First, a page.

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1.  Angiotensin II Activation of mTOR Results in Tubulointerstitial Fibrosis through Loss of N-Cadherin 
American Journal of Nephrology  2011;34(2):115-125.
Background/Aims
Angiotensin (Ang) II contributes to tubulointerstitial fibrosis. Recent data highlight mammalian target of rapamycin (mTOR)/S6 kinase 1 (S6K1) signaling in tubulointerstitial fibrosis; however, the mechanisms remain unclear. Thereby, we investigated the role of Ang II on mTOR/S6K1-dependent proximal tubule (PT) injury, remodeling, and fibrosis.
Methods
We utilized young transgenic Ren2 rats (R2-T) and Sprague-Dawley rats (SD-T) treated with the Ang type 1 receptor (AT1R) blocker telmisartan (2 mg · kg−1 · day−1) or vehicle (R2-C; SD-C) for 3 weeks to examine PT structure and function.
Results
Ren2 rats displayed increased systolic blood pressure, proteinuria and increased PT oxidant stress and remodeling. There were parallel increases in kidney injury molecule-1 and reductions in neprilysin and megalin with associated ultrastructural findings of decreased clathrin-coated pits, endosomes, and vacuoles. Ren2 rats displayed increased Serine2448 phosphorylation of mTOR and downstream S6K1, in concert with ultrastructural basement membrane thickening, tubulointerstitial fibrosis and loss of the adhesion molecule N-cadherin. Telmisartan treatment attenuated proteinuria as well as the biochemical and tubulointerstitial structural abnormalities seen in the Ren2 rats.
Conclusions
Our observations suggest that Ang II activation of the AT1R contributes to PT brush border injury and remodeling, in part, due to enhanced mTOR/S6K1 signaling which promotes tubulointerstitial fibrosis through loss of N-cadherin.
doi:10.1159/000329327
PMCID: PMC3130895  PMID: 21720156
Angiotensin II; mTOR; N-Cadherin; Proximal tubule; Tubulointerstitial fibrosis
2.  Possible Mechanisms of Local Tissue Renin-Angiotensin System Activation in the Cardiorenal Metabolic Syndrome and Type 2 Diabetes Mellitus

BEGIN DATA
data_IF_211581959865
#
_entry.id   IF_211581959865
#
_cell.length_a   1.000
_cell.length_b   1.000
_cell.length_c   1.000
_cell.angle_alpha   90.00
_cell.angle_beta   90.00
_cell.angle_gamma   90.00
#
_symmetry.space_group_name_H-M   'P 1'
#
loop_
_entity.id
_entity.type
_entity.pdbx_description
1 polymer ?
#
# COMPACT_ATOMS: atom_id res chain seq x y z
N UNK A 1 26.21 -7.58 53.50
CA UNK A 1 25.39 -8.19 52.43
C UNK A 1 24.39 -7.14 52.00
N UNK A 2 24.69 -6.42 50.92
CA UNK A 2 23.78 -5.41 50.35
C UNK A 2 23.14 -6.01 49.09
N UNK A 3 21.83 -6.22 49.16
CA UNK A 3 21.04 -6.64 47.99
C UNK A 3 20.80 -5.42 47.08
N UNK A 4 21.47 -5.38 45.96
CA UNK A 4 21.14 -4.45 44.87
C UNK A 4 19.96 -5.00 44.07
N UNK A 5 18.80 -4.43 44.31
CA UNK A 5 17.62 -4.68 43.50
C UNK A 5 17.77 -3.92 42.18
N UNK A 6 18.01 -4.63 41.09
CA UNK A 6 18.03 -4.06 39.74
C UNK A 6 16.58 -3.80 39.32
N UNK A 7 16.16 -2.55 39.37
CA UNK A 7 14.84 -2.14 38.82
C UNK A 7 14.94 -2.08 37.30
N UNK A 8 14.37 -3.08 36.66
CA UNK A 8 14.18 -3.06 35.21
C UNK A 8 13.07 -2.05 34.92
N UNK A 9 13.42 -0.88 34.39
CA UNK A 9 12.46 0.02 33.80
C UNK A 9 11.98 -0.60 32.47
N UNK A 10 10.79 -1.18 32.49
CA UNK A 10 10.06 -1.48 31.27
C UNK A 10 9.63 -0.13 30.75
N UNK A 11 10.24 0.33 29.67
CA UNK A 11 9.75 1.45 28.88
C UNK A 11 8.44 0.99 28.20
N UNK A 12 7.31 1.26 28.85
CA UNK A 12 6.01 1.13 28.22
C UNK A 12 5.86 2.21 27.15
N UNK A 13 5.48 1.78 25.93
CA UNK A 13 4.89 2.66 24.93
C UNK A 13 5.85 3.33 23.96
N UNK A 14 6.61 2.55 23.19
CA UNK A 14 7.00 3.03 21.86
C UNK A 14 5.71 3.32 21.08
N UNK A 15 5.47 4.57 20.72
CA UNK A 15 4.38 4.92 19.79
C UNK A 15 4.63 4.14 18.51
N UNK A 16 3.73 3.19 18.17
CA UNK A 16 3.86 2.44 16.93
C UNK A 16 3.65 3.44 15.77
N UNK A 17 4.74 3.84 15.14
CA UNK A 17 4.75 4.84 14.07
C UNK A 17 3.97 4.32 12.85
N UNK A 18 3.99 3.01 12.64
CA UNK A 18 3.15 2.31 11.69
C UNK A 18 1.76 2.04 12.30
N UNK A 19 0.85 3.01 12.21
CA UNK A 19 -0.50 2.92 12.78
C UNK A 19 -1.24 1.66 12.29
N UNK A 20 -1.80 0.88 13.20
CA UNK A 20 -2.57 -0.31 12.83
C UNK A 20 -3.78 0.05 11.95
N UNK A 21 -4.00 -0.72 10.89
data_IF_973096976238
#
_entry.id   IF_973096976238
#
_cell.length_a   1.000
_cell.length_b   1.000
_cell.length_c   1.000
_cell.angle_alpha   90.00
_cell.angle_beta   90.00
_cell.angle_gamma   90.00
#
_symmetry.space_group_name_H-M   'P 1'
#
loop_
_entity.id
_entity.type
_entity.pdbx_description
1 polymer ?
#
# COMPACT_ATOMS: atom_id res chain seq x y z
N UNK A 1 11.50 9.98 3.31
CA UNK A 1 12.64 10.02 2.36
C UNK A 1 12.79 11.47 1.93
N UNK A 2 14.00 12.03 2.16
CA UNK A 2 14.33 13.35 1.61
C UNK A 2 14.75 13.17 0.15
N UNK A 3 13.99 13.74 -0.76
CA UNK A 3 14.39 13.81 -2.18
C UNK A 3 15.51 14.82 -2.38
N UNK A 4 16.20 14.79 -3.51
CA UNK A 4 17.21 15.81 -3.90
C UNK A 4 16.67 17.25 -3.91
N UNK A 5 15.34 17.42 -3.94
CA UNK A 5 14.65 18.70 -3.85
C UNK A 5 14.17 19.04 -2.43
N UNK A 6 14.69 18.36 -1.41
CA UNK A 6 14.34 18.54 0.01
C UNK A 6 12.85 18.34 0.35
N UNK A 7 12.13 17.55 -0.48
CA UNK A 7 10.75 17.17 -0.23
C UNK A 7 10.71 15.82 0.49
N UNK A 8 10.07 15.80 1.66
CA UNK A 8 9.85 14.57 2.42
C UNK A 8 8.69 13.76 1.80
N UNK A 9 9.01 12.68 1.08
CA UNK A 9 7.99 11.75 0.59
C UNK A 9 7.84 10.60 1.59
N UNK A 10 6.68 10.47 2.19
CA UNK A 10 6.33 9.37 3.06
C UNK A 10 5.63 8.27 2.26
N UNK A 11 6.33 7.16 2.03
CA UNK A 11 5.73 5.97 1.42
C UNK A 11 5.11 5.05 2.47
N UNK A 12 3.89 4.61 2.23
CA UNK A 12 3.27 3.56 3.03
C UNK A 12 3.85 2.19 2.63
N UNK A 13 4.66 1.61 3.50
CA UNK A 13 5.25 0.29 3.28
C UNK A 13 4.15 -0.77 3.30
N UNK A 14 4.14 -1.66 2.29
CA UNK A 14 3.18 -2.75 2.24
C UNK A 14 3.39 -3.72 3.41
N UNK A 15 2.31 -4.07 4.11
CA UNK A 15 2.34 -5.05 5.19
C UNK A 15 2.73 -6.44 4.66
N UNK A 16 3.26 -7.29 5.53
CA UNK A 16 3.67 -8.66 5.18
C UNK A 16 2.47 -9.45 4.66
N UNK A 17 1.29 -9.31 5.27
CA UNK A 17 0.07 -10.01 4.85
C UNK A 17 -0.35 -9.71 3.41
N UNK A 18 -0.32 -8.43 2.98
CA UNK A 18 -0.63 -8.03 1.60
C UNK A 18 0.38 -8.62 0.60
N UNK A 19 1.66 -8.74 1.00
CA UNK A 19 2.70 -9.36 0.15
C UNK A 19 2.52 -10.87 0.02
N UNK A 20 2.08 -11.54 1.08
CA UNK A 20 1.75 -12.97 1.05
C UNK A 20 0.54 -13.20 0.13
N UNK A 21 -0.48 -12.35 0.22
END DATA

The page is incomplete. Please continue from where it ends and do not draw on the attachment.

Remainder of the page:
Cardiorenal Medicine  2011;1(3):193-210.
The role of local tissue renin-angiotensin system (tRAS) activation in the cardiorenal metabolic syndrome (CRS) and type 2 diabetes mellitus (T2DM) is not well understood. To this point, we posit that early redox stress-mediated injury to tissues and organs via accumulation of excessive reactive oxygen species (ROS) and associated wound healing responses might serve as a paradigm to better understand how tRAS is involved. There are at least five common categories responsible for generating ROS that may result in a positive feedback ROS-tRAS axis. These mechanisms include metabolic substrate excess, hormonal excess, hypoxia-ischemia/reperfusion, trauma, and inflammation. Because ROS are toxic to proteins, lipids, and nucleic acids they may be the primary instigator, serving as the injury nidus to initiate the wound healing process. Insulin resistance is central to the development of the CRS and T2DM, and there are now thought to be four major organ systems important in their development. In states of overnutrition and tRAS activation, adipose tissue, skeletal muscle (SkM), islet tissues, and liver (the quadrumvirate) are individually and synergistically related to the development of insulin resistance, CRS, and T2DM. The obesity epidemic is thought to be the driving force behind the CRS and T2DM, which results in the impairment of multiple end-organs, including the cardiovascular system, pancreas, kidney, retina, liver, adipose tissue, SkM, and nervous system. A better understanding of the complex mechanisms leading to local tRAS activation and increases in tissue ROS may lead to new therapies emphasizing global risk reduction of ROS resulting in decreased morbidity and mortality.
doi:10.1159/000329926
PMCID: PMC3169372  PMID: 22096455
Adipose tissue; Insulin resistance; Mast cells; Reactive oxygen species; Redox stress; Renin-angiotensin system; Type 2 diabetes mellitus

Results 1-2 (2)